On the other hand, the appearance of cooperation via kin selection has also been described in more complex organisms such as vertebrates (Griffin et al. [2004]). Without a doubt, the best way to clarify what kind of selection is affecting the evolution of cooperative behavior is by means of experimentation. The evidence provided by experimental studies of evolution (Griffin et al. [2004]; Kummerli et al. [2009]) has been a fundamental pillar in the understanding of microorganism sociability.

Review

Horizontal gene transfer and the evolution of bacterial pathogenicity

Bacteria transfer their genes vertically, from a mother cell to a daughter cell, similarly to what happens in more complex organisms, although they can also interchange their genes horizontally. Genes move quickly between genomes via mobile genetic elements such as plasmids, transposons, bacteriophages, and self-splicing molecular parasites (Nogueira et al. [2009]; Siefert [2009]). A vertically transmitted genome encodes for fundamental cellular processes, while a horizontally transmitted genome encodes for genes that allow for the exploitation of specialized niches or genes that provide resistance to toxic molecules (Hacker and Carniel [2001]). Many of the genes responsible for pathogenic bacterial virulence are found in mobile genetic elements that can be transmitted horizontally between different bacterial lineages. The horizontal transfer of virulence factor genes has played a fundamental role in the evolution of pathogenic bacteria. However, it is poorly understood why these genes are so mobile (Griffin et al. [2004]; West et al. [2006]; Nogueira et al. [2009]).

While plasmids benefit from the horizontal gene transfer as selfish DNA, this mobility implies a range of costs on host bacteria, especially in terms of the resources invested in conjugation (Nogueira et al. [2009]). On the other hand, bacteriophages are major contributors to the process of horizontal gene transfer given their environmental ubiquity, their great abundance in nature, and the functional effects that they cause in hosts (Hanage et al. [2005]). In this way, phages make a significant contribution to the diversity and evolution of bacteria since, in addition to acting as vectors for gene transfer, they promote a high coevolution rate and a high level of specialization between bacterial genotypes in natural microbial communities (Siefert [2009]). Lysogenic phages integrate their genome within the host genome until the prophage is excised from the host genome and cell lysis results. During this process, various segments of the host DNA can be introduced into the viral genome, and when lysis of the cell occurs, the host DNA is dispersed in the phages (Siefert [2009]). In this way, during lysogenic conversion, prophages can provide benefits to their hosts while they remain latent through the addition of new functions in the bacterial genome. For example, it is through this process that the harmless Vibrio cholerae (Pacini, 1854) lineage is transformed into the highly virulent lineage that causes cholera (Hanage et al. [2006]). Additionally, the insertion sequences (which can be autonomous or part of composite transposons) are efficient at moving themselves between bacterial genomes as they reshuffle and shape them (Chandler and Mahillon [2002]; Siguier et al. [2006]). It has been demonstrated that the massive expansion of insertion sequences has a positive correlation with the appearance of some pathogenic bacterial species (Siefert [2009]).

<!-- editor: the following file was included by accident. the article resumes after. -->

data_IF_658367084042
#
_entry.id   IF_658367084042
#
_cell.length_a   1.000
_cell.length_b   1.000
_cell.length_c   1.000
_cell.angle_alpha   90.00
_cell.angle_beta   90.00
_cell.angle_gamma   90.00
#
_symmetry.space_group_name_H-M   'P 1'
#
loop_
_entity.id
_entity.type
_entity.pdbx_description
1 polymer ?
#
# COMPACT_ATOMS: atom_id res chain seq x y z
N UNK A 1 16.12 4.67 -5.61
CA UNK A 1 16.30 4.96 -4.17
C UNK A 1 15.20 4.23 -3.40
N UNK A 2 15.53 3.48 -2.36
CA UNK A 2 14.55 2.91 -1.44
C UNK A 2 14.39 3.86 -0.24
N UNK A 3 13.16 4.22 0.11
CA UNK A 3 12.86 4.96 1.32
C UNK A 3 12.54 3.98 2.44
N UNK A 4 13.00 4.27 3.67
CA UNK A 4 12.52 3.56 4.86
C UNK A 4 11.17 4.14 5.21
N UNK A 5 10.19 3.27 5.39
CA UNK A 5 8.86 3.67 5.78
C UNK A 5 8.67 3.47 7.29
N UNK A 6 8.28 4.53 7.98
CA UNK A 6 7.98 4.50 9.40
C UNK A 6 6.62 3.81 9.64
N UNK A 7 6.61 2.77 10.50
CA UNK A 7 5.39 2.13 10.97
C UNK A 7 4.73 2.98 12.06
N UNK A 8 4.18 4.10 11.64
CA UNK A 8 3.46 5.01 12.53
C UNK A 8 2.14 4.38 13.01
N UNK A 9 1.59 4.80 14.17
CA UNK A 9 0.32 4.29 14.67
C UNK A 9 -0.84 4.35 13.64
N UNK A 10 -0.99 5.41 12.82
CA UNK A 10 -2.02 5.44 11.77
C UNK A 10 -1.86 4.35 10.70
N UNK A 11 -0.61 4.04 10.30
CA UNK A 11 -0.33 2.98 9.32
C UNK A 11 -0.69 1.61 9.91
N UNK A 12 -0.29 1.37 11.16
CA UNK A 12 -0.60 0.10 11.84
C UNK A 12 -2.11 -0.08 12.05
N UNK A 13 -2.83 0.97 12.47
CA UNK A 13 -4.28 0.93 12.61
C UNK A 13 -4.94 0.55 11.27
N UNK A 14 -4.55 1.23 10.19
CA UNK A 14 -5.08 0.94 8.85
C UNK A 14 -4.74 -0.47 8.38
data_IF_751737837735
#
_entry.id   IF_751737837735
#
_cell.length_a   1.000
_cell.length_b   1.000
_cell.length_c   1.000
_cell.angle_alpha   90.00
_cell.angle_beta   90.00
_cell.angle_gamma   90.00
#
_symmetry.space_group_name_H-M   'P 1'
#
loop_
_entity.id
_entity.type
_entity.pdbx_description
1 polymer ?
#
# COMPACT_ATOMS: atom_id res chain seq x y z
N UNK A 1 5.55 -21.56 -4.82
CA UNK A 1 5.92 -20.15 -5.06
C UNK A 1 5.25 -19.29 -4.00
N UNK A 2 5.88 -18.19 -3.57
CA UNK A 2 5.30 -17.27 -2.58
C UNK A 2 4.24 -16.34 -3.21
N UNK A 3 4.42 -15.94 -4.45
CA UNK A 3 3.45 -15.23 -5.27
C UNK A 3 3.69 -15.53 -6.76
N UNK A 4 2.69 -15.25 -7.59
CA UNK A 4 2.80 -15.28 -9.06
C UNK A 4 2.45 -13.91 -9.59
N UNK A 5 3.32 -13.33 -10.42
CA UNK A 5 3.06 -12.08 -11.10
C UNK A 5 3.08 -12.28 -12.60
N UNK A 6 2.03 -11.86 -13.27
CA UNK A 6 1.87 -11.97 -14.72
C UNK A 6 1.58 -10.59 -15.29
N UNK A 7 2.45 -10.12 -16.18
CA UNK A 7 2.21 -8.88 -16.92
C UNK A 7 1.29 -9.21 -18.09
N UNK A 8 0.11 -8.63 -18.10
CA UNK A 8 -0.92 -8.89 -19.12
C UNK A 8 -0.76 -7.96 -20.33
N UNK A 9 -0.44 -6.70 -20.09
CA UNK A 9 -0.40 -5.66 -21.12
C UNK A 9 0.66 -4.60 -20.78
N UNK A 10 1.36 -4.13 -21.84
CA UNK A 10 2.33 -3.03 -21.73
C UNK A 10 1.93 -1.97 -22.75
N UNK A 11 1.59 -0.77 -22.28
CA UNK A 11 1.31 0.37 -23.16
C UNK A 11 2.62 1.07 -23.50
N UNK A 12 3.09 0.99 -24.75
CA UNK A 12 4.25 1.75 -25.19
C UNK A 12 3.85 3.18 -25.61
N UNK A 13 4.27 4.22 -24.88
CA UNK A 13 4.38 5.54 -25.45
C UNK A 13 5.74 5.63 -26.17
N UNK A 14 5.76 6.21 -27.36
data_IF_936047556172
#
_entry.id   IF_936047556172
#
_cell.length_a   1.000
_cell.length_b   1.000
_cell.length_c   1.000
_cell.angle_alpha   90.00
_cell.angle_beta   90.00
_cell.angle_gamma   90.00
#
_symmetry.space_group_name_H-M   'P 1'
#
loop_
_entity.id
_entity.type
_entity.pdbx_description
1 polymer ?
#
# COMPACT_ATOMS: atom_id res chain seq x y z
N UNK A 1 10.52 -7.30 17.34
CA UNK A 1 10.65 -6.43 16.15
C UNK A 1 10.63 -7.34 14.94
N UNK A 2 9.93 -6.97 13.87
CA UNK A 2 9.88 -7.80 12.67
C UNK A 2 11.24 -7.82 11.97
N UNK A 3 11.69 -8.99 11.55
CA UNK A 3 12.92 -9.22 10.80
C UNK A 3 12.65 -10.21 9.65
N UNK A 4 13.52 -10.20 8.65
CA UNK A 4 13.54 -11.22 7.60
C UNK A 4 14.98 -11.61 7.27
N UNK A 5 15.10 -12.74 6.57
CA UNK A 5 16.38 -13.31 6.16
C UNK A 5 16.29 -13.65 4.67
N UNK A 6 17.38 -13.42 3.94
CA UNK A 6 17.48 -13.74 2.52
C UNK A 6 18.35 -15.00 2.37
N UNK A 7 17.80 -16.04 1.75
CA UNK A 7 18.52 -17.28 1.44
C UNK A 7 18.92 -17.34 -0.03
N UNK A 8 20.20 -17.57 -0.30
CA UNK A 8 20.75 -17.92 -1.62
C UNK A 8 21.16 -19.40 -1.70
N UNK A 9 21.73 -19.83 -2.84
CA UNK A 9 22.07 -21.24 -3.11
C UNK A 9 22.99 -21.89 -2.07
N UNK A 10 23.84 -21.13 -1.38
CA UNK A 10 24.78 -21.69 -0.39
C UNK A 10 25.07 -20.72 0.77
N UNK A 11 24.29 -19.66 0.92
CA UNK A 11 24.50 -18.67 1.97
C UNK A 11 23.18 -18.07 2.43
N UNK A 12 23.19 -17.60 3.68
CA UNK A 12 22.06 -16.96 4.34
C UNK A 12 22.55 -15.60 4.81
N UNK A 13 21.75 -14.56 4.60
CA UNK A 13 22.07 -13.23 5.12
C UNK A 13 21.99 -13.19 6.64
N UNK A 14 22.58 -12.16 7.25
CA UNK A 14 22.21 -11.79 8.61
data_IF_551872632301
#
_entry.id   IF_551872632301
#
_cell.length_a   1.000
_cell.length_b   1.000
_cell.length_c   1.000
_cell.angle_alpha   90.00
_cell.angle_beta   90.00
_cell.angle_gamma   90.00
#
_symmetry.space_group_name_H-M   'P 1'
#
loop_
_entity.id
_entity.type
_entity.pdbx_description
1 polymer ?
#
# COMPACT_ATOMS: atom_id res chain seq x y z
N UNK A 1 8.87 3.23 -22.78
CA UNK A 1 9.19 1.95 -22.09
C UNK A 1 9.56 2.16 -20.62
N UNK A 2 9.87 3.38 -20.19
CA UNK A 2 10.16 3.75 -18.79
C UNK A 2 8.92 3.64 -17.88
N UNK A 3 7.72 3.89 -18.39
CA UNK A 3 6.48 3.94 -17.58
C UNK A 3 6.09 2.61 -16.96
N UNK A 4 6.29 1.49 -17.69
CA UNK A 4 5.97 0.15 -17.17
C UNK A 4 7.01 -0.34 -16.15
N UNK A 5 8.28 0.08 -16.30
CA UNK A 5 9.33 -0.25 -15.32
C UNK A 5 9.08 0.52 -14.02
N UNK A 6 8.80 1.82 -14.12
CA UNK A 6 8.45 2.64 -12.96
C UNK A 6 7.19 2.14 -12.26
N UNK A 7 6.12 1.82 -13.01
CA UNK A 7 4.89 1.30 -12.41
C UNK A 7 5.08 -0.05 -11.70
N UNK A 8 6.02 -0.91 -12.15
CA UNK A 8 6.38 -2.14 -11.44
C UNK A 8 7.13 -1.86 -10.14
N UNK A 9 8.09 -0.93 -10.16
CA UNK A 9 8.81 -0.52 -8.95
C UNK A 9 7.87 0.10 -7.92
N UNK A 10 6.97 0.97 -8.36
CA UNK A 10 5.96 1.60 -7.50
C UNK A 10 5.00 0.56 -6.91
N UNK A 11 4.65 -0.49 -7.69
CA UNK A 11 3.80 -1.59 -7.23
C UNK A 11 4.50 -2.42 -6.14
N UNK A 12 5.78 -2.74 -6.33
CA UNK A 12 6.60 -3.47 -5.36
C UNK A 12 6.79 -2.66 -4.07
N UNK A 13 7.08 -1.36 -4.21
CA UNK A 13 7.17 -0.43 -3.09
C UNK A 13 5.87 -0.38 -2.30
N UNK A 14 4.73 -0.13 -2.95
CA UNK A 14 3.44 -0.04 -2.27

Numerous theories could explain why bacteria invest in gene mobility but none has been experimentally tested, which means that the evolutionary bases of the fundamental genome organization of bacteria remain unclear. The horizontal gene transfer is particularly important in the evolution of infectious diseases, in the spread of virulence genes, and in antibiotic resistance (Holden et al. [2004]; Frost et al. [2005]; Gogarten and Townsend [2005]; Murphy and Boyd [2008]). Key virulence genes, essential for infecting host organisms, are carried on mobile genetic elements in various clinically significant species such as S. aureus, Bacillus cereus (Frankland and Frankland, 1887), E. coli, and the agents that cause anthrax, cholera, and diphtheria (Smith [2001]).

Virulence, secretion, and horizontal mobility are closely related in bacterial genomes. Virulence factors are commonly secreted with the aim of reaching specialized tissue within the host (Smith [2001]). There is evidence that reveals that the E. coli genes responsible for secreted products tend to be more mobile than genes coding for intracellular products (Nogueira et al. [2009]). Secreted products are used as public goods by neighboring bacteria, independently of whether the neighbor secrets products for itself. In cooperative secretion, the individual bacteria that invest in secretion pay a cost in terms of growth, although the group benefits from the presence of virulence factors, for instance allowing an infection to become established in a host organism (West et al. [2006]; Raymond et al. [2010]).

Virulence factor genes would have evolved to increase the pathogenicity of bacteria, causing positive effects such as an increase in their transmission rate, which would help them to colonize new hosts, obtain new resources, evade the host defenses or disperse themselves to colonize new individuals (Ochman et al. [2000]; Nogueira et al. [2009]). However, extracellular virulence factors are potentially available to members of the pathogen population that do not produce the effector molecule. Thus, a social cheater cell could avoid the metabolic cost of producing the virulence factor, but it would increase its frequency during an infection due to the action of molecules produced by other cells in the population (Ross-Gillespie et al. [2007], [2009]).